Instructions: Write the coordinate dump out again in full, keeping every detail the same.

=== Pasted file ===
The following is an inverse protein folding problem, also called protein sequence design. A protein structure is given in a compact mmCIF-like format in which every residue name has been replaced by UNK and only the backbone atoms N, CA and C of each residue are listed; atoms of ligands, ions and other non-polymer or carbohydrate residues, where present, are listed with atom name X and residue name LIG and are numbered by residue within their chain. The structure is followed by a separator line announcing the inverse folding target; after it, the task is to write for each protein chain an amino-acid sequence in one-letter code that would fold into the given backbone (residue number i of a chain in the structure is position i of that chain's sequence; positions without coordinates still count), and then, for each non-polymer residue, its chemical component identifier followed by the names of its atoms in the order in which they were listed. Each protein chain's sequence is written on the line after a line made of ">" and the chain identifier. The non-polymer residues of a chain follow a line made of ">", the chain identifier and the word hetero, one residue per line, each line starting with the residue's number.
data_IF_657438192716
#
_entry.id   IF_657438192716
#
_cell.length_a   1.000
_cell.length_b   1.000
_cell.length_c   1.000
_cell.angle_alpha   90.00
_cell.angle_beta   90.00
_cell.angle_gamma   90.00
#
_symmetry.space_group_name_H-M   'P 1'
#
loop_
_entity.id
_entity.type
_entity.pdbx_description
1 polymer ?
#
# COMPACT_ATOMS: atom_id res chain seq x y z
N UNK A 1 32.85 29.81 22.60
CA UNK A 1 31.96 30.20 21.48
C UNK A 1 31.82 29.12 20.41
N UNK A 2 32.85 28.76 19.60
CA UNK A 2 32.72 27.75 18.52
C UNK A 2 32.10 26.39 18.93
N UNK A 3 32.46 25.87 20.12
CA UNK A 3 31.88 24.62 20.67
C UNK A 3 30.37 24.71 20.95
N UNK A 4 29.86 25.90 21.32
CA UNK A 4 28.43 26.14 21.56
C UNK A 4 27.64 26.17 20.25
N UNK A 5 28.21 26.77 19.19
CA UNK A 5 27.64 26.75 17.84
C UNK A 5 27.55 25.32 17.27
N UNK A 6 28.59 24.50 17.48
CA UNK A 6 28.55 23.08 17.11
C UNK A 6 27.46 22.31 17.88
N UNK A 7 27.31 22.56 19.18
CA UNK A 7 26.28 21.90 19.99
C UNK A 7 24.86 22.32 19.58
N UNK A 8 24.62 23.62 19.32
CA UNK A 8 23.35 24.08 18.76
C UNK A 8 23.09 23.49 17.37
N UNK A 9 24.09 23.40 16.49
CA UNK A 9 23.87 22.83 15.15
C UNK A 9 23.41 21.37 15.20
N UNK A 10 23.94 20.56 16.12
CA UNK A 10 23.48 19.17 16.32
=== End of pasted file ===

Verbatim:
The following is an inverse protein folding problem, also called protein sequence design. A protein structure is given in a compact mmCIF-like format in which every residue name has been replaced by UNK and only the backbone atoms N, CA and C of each residue are listed; atoms of ligands, ions and other non-polymer or carbohydrate residues, where present, are listed with atom name X and residue name LIG and are numbered by residue within their chain. The structure is followed by a separator line announcing the inverse folding target; after it, the task is to write for each protein chain an amino-acid sequence in one-letter code that would fold into the given backbone (residue number i of a chain in the structure is position i of that chain's sequence; positions without coordinates still count), and then, for each non-polymer residue, its chemical component identifier followed by the names of its atoms in the order in which they were listed. Each protein chain's sequence is written on the line after a line made of ">" and the chain identifier. The non-polymer residues of a chain follow a line made of ">", the chain identifier and the word hetero, one residue per line, each line starting with the residue's number.
data_IF_657438192716
#
_entry.id   IF_657438192716
#
_cell.length_a   1.000
_cell.length_b   1.000
_cell.length_c   1.000
_cell.angle_alpha   90.00
_cell.angle_beta   90.00
_cell.angle_gamma   90.00
#
_symmetry.space_group_name_H-M   'P 1'
#
loop_
_entity.id
_entity.type
_entity.pdbx_description
1 polymer ?
#
# COMPACT_ATOMS: atom_id res chain seq x y z
N UNK A 1 32.85 29.81 22.60
CA UNK A 1 31.96 30.20 21.48
C UNK A 1 31.82 29.12 20.41
N UNK A 2 32.85 28.76 19.60
CA UNK A 2 32.72 27.75 18.52
C UNK A 2 32.10 26.39 18.93
N UNK A 3 32.46 25.87 20.12
CA UNK A 3 31.88 24.62 20.67
C UNK A 3 30.37 24.71 20.95
N UNK A 4 29.86 25.90 21.32
CA UNK A 4 28.43 26.14 21.56
C UNK A 4 27.64 26.17 20.25
N UNK A 5 28.21 26.77 19.19
CA UNK A 5 27.64 26.75 17.84
C UNK A 5 27.55 25.32 17.27
N UNK A 6 28.59 24.50 17.48
CA UNK A 6 28.55 23.08 17.11
C UNK A 6 27.46 22.31 17.88
N UNK A 7 27.31 22.56 19.18
CA UNK A 7 26.28 21.90 19.99
C UNK A 7 24.86 22.32 19.58
N UNK A 8 24.62 23.62 19.32
CA UNK A 8 23.35 24.08 18.76
C UNK A 8 23.09 23.49 17.37
N UNK A 9 24.09 23.40 16.49
CA UNK A 9 23.87 22.83 15.15
C UNK A 9 23.41 21.37 15.20
N UNK A 10 23.94 20.56 16.12
CA UNK A 10 23.48 19.17 16.32